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Shapes of electron orbitals

  1. Feb 25, 2016 #1
    The probability distribution of the position of the electron of a hydrogen atom is related to the following polar plots
    Screen Shot 2016-02-25 at 5.18.27 pm.png

    Suppose the electron is excited from the ##1s## orbital to the ##2p_x## orbital. Does it make sense to talk about the ##2p_x## orbital having a dumbbell shape pointing in the ##x## direction since the ##z## axis can be pointing in any direction? Shouldn't all orbitals be spherical when we consider there is an equal probability for the ##z## axis to point in any direction?
     
  2. jcsd
  3. Feb 25, 2016 #2

    blue_leaf77

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    What are shown in the picture above are actually the cross-section of ##|Y_{lm}(\theta,\phi)|^2## in the xz plane, so when viewed as a 3D distribution, the ##2p_x## orbital does not have a dumbbell shape.
     
  4. Feb 25, 2016 #3

    DrClaude

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    Be careful that what you posted are pictures of the the spherical harmonics, which are complex functions, while ##p_x## is a real function, linear combination of spherical harmonics, and is not an eigenfunction of ##\hat{L}_z##.

    No, you can have a polarized sample. At equilibrium, you should have on average an isotropic distribution, but one can prepare an atomic sample in a given ##l, m_l## state. Note that the preparation aspect is going to define a laboratory z axis: the choice of axes is no longer arbitrary.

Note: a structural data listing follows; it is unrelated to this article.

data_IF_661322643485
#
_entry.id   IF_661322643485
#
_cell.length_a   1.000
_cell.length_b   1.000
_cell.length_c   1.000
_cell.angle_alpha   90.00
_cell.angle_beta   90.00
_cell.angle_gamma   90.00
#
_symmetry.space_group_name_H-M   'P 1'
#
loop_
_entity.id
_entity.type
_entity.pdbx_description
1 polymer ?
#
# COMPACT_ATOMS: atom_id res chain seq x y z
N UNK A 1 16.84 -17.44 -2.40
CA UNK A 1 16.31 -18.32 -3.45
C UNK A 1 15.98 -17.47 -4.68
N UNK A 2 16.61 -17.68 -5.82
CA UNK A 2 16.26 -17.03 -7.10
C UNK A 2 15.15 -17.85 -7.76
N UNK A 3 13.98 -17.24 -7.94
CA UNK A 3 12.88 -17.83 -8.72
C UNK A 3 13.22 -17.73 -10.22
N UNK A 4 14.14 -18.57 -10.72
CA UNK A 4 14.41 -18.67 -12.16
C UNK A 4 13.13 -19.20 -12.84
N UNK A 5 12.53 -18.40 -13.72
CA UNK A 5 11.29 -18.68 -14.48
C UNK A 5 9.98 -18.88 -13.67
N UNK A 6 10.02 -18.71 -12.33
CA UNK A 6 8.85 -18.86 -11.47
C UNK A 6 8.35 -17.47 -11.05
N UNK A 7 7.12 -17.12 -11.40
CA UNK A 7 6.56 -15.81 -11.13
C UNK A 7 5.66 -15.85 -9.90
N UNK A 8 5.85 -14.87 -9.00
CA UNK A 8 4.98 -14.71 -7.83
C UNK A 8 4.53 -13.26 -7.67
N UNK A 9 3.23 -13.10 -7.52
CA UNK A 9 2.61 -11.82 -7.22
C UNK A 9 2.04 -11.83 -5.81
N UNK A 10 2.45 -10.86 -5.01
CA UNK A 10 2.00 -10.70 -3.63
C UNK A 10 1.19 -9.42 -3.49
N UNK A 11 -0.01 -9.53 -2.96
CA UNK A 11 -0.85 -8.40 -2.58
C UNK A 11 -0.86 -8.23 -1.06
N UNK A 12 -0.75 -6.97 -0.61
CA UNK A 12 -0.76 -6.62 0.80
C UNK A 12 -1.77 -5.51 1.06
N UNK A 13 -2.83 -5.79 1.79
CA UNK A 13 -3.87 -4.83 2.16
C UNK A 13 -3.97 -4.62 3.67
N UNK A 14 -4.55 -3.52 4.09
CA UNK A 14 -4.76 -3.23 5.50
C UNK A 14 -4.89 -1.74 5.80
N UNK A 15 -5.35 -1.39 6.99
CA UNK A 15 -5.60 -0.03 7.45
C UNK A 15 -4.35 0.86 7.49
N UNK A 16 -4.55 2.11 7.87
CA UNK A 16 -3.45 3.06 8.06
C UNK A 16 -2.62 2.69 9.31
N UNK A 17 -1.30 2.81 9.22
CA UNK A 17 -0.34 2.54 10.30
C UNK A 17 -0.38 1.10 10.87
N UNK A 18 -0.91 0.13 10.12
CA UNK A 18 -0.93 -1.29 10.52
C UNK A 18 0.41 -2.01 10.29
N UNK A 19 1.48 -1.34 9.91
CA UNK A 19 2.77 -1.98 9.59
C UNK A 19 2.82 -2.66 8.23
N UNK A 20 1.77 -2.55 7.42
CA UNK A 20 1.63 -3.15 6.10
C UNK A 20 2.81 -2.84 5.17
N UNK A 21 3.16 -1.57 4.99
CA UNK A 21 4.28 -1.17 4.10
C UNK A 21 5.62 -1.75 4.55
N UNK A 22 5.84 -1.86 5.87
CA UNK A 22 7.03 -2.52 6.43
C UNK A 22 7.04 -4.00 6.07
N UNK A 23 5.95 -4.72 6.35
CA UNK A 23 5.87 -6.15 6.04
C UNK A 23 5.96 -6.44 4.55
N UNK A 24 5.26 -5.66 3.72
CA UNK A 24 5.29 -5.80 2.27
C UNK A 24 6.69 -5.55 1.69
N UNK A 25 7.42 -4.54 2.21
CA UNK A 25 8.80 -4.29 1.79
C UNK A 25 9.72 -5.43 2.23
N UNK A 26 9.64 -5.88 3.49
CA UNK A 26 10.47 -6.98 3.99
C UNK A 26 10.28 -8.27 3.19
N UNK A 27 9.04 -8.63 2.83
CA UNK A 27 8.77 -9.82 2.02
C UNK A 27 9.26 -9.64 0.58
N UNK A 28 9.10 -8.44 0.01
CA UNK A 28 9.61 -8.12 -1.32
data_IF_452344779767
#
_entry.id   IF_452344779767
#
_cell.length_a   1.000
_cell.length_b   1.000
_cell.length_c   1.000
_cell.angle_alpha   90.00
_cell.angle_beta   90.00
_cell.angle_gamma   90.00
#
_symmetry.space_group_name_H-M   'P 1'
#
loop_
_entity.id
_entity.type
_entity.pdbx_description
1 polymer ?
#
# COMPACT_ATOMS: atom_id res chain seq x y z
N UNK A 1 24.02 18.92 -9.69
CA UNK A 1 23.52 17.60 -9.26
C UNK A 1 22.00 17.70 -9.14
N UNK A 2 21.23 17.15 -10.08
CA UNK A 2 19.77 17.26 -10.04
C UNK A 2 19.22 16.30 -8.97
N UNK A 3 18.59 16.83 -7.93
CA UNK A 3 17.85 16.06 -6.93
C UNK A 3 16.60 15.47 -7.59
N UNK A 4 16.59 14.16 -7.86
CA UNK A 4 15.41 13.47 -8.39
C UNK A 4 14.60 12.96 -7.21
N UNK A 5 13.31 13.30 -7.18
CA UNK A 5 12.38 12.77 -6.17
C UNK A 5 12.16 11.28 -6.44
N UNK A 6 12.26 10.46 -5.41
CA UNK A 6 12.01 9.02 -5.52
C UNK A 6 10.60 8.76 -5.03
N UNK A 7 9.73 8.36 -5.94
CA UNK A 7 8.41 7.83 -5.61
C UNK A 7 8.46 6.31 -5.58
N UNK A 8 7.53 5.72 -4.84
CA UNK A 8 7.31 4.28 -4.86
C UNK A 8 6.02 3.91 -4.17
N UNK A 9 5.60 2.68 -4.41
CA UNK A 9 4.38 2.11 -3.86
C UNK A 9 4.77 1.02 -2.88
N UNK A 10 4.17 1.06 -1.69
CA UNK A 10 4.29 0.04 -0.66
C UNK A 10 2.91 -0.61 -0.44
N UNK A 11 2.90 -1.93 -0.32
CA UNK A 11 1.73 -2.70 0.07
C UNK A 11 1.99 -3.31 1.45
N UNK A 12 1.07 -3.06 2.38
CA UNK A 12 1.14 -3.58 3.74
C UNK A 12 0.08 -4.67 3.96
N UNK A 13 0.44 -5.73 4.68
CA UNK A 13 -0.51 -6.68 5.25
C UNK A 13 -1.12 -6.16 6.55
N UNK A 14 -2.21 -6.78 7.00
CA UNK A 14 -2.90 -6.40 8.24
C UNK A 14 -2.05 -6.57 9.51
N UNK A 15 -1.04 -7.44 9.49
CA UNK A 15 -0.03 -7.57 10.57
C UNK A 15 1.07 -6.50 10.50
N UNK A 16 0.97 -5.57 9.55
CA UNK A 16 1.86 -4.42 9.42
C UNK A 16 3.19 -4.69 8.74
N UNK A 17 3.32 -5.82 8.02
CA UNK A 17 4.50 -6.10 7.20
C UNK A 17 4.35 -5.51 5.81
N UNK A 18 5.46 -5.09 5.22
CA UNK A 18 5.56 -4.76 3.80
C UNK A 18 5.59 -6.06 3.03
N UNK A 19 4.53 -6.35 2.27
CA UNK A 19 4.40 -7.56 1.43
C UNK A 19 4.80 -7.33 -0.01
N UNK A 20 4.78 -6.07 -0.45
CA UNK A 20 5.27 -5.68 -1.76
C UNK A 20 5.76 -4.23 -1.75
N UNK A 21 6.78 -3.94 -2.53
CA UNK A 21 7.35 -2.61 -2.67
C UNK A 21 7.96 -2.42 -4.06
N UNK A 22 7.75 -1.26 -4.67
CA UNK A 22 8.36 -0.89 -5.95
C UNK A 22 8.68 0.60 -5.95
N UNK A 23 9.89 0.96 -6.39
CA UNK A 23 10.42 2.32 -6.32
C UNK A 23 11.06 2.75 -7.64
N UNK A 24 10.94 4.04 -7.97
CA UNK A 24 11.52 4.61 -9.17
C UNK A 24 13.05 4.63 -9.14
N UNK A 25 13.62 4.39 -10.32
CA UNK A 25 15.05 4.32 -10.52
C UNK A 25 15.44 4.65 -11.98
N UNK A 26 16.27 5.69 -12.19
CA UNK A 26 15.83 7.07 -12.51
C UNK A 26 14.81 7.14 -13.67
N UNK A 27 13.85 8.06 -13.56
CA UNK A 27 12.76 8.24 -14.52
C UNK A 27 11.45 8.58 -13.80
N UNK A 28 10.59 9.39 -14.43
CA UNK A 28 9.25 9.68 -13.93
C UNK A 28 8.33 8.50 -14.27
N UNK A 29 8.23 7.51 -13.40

5. Feb 25, 2016 #4
    Must the spin angular momentum of an electron have a definite direction or could it be in a superposition of being in manydifferent directions? If so, how can we prepare such a superposition?
     
  6. Feb 25, 2016 #5

    DrClaude

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    It is always in some superposition. If it is aligned along z in some coordinate system, it is in a superposition in any coordinate system where z' is not colinear with z.
     
  7. Feb 25, 2016 #6
    So there must always exist exactly one coordinate system in which the spin is aligned along its z axis?
     
  8. Feb 25, 2016 #7

    DrClaude

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    Yes. In the presence of an external field, you also have to account for spin precession, so it is possible that that coordinate system is a rotating one.
     
  9. Feb 25, 2016 #8

    DrDu

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    I just want to add that which orbital gets excited depends on the polarisation of the exciting electromagnetic field. The propagation direction defines one axis and the direction of the em field fixes another one. It is convenient to chose the quantization axes accordingly.
     
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